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  1. That is a good summary of both the problem and the solution. Historically inflation control was down to hard preemptive strikes. We seem to have reached an inflection point where small changes either way or even standing still could have significant consequences. At things are a crisis looks inevitable for one party or the other. Will it be mortgage holders when their fixed rates expire, lenders, pension funds, people with savings or others. What do you think?
  2. Who actually runs the EU? It doesn't seem to be France despite their undoubted influence. The Brussels bureaucrats assure us that they just follow orders. The European MP's don't seem to do much beyond getting indignant in debates. Greece certainly doesn't run the EU. So who does the EU belong to and who pulls the strings?
  3. The increase in borrowing multiples is not about whether 1 or 2 parties are contributing to mortgage payments. At the most that would double the number. The decline in mortgage interest rates has made the difference. Lenders measure risk against affordability.
  4. Fair point but the ability of banks to raise money to fund these deals is contingent on building a reputation for being a safe handler of other people's money. If not, the house of cards falls down as it did before.
  5. If you lent £10 m of your own money to house buyers at 2% interest for 5 years, what deposit from the borrowers would you look for? The only upside to mortgage lending is that the borrowers keep up the repayments. If the borrower defaults, you might recover your money from the sale price of the property. You might also pursue the borrower for the difference but county court judgement's will take account of the debtors financial circumstances. That could be £100 a month on a £100 k debt. It does not take many bad defaulters to wipe out a 2% return. The last financial crash was largely down to lending on subprime mortgages when people were borrowing up to 125% of property value. The lenders were rescued by governments. The financial markets might tell us it is different this time because they have set tougher limits on deposits. If house prices cascade down, those deposit fractions will shrink much faster than the underlying mortgage debt. The next crash will happen when unprecedentedly low interest rates are corrected. Money lent at current rates is intrinsically subprime for one party or the other. It is in the nature of markets to go up and down. In the case of UK house prices, the last significant correction was over 30 years ago when interest rates reached over 14%. Bank of England interest rates are currently 0.1%.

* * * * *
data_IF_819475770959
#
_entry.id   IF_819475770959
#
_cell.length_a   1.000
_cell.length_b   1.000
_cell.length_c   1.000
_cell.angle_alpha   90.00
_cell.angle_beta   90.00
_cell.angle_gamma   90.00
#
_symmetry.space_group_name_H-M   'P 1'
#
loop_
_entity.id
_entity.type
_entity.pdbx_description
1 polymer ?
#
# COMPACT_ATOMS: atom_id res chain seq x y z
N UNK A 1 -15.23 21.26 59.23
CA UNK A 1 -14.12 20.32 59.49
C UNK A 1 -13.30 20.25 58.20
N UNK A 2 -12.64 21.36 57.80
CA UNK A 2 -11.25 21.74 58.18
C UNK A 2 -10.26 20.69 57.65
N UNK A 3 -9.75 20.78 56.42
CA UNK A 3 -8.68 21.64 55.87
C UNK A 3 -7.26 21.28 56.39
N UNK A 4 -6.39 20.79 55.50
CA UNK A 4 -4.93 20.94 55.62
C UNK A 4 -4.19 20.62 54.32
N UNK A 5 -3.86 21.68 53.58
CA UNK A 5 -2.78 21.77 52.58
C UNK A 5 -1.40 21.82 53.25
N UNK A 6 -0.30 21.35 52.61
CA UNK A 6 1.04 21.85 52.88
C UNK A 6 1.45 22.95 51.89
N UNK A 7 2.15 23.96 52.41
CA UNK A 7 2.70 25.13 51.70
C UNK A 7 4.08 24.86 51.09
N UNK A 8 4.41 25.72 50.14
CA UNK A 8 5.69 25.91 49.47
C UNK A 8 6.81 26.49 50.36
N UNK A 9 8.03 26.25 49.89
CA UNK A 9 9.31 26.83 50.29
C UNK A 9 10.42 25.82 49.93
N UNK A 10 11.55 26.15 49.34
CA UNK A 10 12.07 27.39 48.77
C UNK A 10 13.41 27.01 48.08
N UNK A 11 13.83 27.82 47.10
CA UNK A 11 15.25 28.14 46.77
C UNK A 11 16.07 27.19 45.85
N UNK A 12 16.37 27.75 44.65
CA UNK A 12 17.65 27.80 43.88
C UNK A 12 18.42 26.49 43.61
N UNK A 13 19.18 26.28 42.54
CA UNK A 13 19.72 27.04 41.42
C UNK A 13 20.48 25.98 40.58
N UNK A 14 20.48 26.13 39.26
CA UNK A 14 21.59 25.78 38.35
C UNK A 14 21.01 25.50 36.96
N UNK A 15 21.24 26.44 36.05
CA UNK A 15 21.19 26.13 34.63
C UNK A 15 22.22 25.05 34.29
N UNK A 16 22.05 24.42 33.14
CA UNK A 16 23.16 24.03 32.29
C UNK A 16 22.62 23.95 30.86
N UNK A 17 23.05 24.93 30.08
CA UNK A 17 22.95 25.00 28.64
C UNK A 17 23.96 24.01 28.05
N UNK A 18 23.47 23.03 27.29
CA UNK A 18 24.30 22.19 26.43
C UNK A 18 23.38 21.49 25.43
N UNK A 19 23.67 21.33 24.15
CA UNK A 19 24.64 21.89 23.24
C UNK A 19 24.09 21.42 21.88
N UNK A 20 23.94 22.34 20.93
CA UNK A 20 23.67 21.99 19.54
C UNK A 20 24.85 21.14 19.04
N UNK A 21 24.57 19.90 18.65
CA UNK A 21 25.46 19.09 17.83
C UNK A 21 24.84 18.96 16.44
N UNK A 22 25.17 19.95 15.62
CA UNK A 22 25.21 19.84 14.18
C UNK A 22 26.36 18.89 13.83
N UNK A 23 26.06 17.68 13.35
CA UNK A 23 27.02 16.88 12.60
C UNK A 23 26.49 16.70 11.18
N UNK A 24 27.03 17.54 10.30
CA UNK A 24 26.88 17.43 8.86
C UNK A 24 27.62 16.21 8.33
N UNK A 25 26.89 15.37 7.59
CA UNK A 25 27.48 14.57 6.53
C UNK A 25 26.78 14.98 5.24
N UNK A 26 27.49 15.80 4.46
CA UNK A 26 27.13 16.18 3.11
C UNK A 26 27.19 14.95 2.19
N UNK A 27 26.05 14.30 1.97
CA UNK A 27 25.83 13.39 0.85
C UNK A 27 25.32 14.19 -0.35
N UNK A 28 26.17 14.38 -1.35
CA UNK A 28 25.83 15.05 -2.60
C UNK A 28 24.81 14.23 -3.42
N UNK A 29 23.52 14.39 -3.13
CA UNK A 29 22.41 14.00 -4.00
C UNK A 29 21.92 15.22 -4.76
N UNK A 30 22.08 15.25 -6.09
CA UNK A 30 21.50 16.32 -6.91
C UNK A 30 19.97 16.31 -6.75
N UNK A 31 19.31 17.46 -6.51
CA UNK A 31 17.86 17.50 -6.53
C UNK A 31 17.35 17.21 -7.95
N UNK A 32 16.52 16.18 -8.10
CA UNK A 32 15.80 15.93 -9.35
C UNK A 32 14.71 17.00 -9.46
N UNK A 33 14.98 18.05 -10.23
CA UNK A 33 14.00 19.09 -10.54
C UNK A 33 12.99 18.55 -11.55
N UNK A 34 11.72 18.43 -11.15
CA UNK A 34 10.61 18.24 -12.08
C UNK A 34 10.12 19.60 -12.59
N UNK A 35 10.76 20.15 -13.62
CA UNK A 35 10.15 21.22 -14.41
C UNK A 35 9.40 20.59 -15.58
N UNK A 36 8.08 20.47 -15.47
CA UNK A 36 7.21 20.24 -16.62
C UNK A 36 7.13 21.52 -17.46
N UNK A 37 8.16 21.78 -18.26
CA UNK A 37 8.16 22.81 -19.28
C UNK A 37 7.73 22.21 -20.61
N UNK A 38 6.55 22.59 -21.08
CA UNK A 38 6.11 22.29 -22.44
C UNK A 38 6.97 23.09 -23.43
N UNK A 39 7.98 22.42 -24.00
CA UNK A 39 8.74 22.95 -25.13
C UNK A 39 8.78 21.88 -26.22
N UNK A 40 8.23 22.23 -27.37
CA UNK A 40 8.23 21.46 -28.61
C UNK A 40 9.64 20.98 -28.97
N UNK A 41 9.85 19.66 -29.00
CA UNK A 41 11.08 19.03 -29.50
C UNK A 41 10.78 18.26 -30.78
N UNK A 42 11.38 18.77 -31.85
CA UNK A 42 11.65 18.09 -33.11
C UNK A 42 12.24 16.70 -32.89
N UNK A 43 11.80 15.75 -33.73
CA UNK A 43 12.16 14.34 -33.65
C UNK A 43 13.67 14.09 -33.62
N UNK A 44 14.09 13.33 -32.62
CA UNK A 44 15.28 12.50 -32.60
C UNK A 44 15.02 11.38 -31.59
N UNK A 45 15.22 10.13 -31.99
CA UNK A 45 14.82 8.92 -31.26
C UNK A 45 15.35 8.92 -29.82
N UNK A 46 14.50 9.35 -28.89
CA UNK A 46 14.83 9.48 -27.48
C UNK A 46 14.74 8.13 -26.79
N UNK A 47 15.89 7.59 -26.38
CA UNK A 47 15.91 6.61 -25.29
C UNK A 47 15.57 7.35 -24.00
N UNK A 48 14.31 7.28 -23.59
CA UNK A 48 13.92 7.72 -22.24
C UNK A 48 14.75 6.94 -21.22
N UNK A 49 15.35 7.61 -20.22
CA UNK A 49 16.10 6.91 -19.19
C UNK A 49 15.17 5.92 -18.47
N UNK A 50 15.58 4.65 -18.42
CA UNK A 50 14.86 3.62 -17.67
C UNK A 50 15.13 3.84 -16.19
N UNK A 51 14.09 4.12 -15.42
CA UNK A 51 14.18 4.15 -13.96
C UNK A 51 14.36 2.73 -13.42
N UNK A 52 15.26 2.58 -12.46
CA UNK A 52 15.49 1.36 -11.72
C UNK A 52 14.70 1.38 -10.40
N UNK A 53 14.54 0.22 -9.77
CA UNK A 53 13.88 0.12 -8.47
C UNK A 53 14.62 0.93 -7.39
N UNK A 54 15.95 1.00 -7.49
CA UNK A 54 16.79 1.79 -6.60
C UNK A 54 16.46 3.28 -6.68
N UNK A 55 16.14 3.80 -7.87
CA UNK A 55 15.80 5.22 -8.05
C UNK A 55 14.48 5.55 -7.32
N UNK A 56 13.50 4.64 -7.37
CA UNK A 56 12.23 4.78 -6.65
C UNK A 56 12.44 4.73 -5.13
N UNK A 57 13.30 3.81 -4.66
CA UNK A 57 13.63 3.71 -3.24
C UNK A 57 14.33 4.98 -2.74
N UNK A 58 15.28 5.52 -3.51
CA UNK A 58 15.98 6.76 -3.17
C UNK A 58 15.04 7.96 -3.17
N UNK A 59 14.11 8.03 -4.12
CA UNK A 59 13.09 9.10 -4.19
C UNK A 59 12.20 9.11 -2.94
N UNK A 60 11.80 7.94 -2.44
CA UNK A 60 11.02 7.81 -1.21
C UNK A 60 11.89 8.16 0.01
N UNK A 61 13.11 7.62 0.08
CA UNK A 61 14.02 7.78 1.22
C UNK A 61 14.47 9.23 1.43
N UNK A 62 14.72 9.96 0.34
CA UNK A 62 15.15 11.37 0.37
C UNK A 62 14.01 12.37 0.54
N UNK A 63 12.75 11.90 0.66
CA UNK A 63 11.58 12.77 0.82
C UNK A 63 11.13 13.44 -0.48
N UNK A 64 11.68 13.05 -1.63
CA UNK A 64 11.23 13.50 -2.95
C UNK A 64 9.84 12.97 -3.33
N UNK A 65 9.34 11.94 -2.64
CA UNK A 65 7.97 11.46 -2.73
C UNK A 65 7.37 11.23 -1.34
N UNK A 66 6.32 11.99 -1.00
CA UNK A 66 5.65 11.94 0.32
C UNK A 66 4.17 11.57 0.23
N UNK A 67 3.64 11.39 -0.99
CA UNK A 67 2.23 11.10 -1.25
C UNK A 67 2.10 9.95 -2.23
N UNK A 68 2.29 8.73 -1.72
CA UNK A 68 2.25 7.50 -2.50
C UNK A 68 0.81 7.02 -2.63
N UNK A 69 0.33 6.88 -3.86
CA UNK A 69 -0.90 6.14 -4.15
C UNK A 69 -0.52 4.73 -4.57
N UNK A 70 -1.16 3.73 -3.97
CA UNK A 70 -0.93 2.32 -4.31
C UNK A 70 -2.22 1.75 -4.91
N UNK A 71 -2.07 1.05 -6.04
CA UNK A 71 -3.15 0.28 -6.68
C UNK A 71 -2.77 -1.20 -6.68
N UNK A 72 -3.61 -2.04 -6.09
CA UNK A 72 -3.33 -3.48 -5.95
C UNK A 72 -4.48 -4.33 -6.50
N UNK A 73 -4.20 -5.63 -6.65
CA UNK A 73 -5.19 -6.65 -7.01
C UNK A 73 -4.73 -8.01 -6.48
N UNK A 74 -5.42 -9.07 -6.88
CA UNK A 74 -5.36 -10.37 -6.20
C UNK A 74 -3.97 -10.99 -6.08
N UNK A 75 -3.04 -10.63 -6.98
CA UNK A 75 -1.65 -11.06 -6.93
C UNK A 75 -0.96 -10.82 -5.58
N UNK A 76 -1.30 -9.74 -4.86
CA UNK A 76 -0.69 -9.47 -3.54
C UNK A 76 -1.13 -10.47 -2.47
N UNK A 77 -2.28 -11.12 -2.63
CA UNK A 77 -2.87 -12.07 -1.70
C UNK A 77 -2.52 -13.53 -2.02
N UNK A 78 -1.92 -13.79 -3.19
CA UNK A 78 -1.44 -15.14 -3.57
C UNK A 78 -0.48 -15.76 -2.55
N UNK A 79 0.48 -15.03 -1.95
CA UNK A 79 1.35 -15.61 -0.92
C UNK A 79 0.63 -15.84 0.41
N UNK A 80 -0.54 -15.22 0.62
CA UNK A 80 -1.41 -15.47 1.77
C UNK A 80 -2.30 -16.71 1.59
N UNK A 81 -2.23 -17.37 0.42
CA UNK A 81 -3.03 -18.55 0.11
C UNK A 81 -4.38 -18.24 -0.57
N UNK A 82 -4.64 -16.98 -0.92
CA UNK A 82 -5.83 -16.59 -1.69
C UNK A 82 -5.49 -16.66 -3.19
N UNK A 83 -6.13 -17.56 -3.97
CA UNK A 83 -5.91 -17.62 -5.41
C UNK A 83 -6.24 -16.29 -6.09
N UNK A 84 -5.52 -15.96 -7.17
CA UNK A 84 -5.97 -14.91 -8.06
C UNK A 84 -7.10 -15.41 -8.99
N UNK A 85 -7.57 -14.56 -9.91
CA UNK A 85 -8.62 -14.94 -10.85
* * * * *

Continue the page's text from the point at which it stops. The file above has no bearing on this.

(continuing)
6. That is definitely the question. With a 25 year mortgage fixed at 2%, the sky's the limit. Even if house prices fall, this is a cheap way of putting a roof over your head.
  7. Affordability goes to infinity at zero interest rates. Mortgage offers are not zero yet but surprisingly close. Buying a house in Winchester for £600k makes complete sense at zero interest, even if you only earn £1 an hour.
  8. Affordability goes to infinity at zero interest rates. Mortgage offers are not zero yet but surprisingly close. Buying a house in Winchester for £600k makes complete sense at zero interest, even if you only earn £1 an hour.
  9. According to Rightmove, the average house price in Winchester is £617,771. Who buys the average house there and how do they pay back £27k a year over 25 years plus mortgage interest? Is wage inflation the answer? Apparently it is not that simple now. At 0% mortgage interest, house prices can go to infinity. We are not far from those rates now. People have short memories.
  10. Dear 70PC communist. You have clearly not heard of the phrase 'land bank'. If we start putting homes on the land we own, my 200 foot yacht in the Bahamas will end up in the hands of some anorak writing video games within 5 years.
  11. If you sold the houses for £150k, you would still make a big margin and more people would have houses.
  12. Dear 70PC! Are you some sort of communist? I will have you know that the £250k house you refer to costs my building company £35k in land costs and £17k to build. Do you think I am a charity? Are you trying to put my employees out of work?
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